In the mountains of Scotland's west coast and on the Hebrides
islands, the ancestors of the McWinnie family were born. Their name comes from the personal name Coinneach.
The Gaelic form of the name is Mac Coinnich
or Mac Choinnich,
both of which mean son of Coinneach.
However, In Adamnan, the Gaelic form of the name is Cainnechus,
which is derived from the word cann,
thus, the surname is of the 'nickname' variety in this case.
Early Origins of the McWinnie family
The surname McWinnie was first found in Ross-shire
(Gaelic: Siorrachd Rois) a former county, now part of the Council Areas of Highland and Western Isles in Northern Scotland
, which emerged from the Gaelic lordship of the Earl of Ross, where they held a family seat
from early times and their first records appeared on the early census rolls taken by the early Kings of Britain to determine the rate of taxation of their subjects.
Early History of the McWinnie family
This web page shows only a small excerpt of our McWinnie research.Another 383 words (27 lines of text) covering the years 1278, 1715, 1771, 1561, 1568, 1594, 1569, 1611, 1651, 1635, 1678, 1636, 1691, 1688, 1662, 1677, 1677, 1688, 1630, 1714 and are included under the topic Early McWinnie History in all our PDF Extended History products and printed products wherever possible.
McWinnie Spelling Variations
are a very common occurrence in records of early Scottish names. They result from the repeated and inaccurate translations that many names went through in the course of various English occupations of Scotland
. McWinnie has been spelled MacKenzie, McKenzie, Kennethson, Kenneth, Kennieson, MacCoinnich (Gaelic), MacWhinnie, MacWhinny, MacWhinney and many more.
Early Notables of the McWinnie family (pre 1700)
Notable amongst the Clan
from early times was John Mackenzie (died c. 1561), or "John of Killin", traditionally reckoned 9th of Kintail, a Highland chief; Kenneth Mackenzie (died 1568), 10th of Kintail and nicknamed Coinneach na Cuirc (or "Kenneth of the Whittle"), a Highland chief; Colin Mackenzie of Kintail (died 1594)... Another 92 words (7 lines of text) are included under the topic Early McWinnie Notables in all our PDF Extended History products and printed products wherever possible.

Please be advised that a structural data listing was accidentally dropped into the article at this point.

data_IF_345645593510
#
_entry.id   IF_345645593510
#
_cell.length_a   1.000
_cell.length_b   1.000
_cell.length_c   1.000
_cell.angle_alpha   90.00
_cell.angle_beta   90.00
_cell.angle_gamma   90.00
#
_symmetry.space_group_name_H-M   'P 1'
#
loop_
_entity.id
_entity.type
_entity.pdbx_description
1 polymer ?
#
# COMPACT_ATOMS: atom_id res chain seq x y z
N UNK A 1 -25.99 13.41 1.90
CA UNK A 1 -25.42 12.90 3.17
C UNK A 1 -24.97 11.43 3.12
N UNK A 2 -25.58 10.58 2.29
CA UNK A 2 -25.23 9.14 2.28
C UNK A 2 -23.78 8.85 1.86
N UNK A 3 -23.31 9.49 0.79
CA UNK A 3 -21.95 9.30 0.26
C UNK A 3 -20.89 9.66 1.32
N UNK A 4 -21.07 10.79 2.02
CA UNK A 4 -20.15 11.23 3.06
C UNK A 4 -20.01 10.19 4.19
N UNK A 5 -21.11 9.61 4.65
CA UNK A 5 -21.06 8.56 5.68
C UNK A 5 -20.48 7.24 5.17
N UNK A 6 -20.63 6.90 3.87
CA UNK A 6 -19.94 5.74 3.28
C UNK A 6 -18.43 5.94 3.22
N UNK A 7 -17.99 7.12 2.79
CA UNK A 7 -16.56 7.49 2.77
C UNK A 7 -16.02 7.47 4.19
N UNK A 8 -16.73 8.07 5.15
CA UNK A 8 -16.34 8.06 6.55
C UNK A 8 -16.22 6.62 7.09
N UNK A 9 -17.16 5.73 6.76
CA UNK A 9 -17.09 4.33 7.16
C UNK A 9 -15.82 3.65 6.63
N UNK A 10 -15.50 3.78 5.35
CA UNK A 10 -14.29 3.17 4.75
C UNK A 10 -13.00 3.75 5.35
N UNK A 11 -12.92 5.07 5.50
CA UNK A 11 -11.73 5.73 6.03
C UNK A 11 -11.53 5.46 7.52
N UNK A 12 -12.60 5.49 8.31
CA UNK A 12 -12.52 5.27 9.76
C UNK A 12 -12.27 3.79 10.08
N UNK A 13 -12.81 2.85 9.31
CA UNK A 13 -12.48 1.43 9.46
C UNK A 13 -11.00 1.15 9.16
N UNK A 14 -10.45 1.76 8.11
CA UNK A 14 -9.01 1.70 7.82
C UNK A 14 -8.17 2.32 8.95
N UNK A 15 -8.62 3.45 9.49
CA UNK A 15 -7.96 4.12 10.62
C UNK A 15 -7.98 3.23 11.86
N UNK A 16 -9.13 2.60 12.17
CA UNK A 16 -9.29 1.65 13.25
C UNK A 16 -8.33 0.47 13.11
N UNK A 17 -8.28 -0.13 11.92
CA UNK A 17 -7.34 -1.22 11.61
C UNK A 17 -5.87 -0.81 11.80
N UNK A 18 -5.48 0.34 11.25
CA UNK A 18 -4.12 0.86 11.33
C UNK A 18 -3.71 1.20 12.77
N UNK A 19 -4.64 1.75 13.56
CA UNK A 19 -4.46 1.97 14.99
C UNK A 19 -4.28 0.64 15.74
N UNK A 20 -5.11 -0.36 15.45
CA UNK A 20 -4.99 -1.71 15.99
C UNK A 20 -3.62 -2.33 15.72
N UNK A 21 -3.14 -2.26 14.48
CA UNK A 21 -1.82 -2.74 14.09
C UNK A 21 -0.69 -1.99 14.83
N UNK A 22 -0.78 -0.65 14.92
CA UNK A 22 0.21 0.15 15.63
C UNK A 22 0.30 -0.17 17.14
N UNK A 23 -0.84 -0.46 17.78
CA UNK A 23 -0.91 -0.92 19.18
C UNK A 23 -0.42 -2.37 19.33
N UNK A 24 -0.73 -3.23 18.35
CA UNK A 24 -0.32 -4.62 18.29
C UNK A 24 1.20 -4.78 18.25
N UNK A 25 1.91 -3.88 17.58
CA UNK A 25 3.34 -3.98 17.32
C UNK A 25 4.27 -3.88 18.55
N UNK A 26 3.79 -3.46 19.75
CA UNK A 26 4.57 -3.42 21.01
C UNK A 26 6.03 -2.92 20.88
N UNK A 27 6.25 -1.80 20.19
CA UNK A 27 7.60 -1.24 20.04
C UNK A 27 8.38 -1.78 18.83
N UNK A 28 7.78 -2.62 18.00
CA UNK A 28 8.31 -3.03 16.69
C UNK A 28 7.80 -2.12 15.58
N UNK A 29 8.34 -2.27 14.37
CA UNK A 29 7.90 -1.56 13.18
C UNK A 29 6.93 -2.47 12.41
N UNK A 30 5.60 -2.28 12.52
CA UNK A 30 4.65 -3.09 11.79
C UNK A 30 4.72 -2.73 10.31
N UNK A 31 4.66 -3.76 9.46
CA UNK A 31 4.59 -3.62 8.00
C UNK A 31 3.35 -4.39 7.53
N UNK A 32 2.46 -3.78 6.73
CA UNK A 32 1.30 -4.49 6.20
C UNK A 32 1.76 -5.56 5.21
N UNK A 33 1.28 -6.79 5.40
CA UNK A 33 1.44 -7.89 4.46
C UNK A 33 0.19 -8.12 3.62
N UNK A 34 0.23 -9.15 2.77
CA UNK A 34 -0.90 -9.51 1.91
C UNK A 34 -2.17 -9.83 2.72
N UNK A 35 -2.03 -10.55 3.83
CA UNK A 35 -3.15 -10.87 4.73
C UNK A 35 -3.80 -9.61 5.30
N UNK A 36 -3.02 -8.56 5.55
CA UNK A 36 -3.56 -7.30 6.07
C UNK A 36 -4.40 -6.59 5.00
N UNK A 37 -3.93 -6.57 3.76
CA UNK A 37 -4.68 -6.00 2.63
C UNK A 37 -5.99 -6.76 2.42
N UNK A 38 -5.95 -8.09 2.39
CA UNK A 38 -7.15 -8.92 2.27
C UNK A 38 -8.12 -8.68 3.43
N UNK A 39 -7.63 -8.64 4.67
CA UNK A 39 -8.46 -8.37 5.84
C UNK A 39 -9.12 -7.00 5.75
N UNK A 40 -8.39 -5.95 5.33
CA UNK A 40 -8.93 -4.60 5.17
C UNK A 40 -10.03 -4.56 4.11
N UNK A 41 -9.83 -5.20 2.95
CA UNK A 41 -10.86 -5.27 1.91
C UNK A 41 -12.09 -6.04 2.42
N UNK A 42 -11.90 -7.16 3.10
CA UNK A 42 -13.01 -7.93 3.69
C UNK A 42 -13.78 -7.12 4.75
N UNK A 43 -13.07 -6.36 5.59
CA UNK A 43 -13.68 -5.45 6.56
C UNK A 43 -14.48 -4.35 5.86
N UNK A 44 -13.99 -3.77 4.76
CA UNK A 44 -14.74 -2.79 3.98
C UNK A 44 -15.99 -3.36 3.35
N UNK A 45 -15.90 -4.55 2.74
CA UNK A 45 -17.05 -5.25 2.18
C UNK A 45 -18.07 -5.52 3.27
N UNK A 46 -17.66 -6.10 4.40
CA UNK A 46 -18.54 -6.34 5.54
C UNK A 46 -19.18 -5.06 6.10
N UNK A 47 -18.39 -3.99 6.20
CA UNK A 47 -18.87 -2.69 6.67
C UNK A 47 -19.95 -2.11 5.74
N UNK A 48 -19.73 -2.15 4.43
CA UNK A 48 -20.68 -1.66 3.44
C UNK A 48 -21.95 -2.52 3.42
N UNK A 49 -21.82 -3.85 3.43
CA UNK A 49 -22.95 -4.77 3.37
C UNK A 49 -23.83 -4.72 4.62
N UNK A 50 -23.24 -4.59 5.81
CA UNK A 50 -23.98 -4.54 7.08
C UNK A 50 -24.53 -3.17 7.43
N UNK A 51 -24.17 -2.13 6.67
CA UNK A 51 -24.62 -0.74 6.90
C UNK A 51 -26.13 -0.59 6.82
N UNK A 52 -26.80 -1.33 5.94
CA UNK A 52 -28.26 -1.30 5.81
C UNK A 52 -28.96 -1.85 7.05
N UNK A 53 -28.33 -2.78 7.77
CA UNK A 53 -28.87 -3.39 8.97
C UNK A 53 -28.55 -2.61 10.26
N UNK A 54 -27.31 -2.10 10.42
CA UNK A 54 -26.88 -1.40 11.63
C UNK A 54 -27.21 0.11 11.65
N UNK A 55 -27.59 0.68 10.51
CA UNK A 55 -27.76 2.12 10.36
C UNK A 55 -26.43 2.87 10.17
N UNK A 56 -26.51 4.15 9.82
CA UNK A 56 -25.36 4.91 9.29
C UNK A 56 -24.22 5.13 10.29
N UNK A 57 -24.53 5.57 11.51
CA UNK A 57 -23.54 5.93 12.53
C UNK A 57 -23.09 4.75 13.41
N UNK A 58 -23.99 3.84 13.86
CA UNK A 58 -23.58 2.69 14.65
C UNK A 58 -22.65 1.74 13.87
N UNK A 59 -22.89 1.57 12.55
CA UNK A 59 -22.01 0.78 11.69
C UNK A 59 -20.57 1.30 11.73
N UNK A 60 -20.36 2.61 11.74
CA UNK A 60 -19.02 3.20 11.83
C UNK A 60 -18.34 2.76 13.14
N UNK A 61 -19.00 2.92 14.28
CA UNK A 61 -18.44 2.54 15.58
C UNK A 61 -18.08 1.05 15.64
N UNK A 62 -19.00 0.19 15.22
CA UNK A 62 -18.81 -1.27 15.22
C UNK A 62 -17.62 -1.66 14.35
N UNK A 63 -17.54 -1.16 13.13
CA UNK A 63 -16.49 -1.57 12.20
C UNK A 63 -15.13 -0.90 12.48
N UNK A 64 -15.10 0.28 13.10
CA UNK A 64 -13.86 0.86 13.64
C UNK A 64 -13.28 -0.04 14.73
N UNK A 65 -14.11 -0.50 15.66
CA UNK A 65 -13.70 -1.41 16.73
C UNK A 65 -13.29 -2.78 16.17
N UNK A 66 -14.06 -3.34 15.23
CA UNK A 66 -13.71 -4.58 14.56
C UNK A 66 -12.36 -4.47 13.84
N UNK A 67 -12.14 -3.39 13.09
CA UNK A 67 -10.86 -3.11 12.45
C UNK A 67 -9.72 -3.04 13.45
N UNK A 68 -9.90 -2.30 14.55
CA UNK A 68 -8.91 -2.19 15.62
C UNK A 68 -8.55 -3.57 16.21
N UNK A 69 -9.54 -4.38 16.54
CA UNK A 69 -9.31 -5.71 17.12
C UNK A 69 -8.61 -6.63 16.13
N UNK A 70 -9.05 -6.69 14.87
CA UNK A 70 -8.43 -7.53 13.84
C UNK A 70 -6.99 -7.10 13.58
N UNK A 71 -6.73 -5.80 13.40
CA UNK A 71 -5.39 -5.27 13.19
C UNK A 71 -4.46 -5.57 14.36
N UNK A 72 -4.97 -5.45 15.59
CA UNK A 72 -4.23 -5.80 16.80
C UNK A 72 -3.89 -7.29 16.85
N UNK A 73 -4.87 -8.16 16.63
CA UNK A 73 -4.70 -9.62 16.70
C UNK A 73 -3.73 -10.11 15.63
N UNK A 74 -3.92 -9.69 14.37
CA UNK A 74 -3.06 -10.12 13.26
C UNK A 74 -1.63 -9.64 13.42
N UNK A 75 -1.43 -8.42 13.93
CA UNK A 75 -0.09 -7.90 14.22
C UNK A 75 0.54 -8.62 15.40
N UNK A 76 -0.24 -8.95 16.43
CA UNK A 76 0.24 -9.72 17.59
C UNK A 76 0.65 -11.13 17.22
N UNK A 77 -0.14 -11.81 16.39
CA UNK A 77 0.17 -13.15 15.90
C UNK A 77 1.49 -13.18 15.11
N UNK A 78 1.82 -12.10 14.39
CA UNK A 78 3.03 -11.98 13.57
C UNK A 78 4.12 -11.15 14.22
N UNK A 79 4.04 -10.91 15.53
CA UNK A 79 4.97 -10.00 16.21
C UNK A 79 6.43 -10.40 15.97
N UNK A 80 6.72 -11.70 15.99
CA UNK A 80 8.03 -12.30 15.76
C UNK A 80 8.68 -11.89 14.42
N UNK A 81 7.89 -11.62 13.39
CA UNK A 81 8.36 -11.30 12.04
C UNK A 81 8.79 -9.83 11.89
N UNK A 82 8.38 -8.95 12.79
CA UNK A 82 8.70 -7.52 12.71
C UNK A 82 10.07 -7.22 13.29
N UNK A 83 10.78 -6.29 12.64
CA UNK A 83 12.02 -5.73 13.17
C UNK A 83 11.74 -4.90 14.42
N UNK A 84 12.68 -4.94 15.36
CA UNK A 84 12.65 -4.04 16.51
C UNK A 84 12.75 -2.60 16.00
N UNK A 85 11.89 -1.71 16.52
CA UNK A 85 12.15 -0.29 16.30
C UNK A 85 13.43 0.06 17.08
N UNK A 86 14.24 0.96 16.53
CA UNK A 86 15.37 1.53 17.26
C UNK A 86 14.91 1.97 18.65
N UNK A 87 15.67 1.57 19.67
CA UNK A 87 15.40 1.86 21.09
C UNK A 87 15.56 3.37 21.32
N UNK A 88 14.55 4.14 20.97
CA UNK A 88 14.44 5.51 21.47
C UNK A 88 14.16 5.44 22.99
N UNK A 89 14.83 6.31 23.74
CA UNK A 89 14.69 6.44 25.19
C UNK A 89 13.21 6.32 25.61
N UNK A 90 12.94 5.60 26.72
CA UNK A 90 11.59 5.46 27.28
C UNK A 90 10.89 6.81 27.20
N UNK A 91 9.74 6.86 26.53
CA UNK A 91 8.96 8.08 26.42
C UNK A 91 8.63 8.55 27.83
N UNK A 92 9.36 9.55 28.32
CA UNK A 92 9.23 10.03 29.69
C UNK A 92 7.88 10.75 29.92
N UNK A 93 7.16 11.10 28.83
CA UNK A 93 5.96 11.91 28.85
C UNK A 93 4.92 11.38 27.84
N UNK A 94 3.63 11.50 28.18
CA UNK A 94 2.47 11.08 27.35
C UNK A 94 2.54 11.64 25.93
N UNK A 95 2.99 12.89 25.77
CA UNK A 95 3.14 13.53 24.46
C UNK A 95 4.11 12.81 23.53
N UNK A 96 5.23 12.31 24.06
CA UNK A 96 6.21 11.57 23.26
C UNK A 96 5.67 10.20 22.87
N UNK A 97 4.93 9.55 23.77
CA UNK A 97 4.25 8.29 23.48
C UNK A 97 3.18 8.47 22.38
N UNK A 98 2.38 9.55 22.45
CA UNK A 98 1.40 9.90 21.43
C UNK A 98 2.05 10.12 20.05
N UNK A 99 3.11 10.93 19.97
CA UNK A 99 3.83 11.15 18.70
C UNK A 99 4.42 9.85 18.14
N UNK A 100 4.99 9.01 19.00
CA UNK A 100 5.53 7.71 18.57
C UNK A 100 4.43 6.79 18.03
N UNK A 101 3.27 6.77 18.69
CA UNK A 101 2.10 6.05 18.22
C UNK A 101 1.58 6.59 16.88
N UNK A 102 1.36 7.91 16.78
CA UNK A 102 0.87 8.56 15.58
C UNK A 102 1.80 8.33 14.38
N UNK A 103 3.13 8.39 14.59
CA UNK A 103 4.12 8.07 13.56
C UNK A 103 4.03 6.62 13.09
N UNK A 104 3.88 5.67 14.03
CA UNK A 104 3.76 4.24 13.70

Migration of the McWinnie family to Ireland
Some of the McWinnie family moved to Ireland
, but this topic is not covered in this excerpt.Another 101 words (7 lines of text) about their life in Ireland is included in all our PDF Extended History products and printed products wherever possible.
Migration of the McWinnie family to the New World and Oceana
Scottish settlers arrived in many of the communities that became the backbones of the United States and Canada. Many stayed, but some headed west for the endless open country of the prairies. In the American War of Independence
, many Scots who remained loyal to England
re-settled in Canada as United Empire Loyalists. Scots across North America were able to recover much of their lost heritage in the 20th century as Clan
societies and highland games sprang up across North America. Early immigration and passenger lists have documented some of the first McWinnies to arrive on North American shores: Alexander McKenzie, his wife Isobel and their four children, who settled in Philadelphia in 1775; John and Mary McKenzie, who settled with two children in New York in 1738.
The McWinnie Motto
The motto was originally a war cry or slogan. Mottoes first began to be shown with arms in the 14th and 15th centuries, but were not in general use until the 17th century. Thus the oldest coats of arms generally do not include a motto. Mottoes seldom form part of the grant of arms: Under most heraldic authorities, a motto is an optional component of the coat of arms, and can be added to or changed at will; many families have chosen not to display a motto.
Motto: Luceo non uro
Motto Translation: I shine not burn.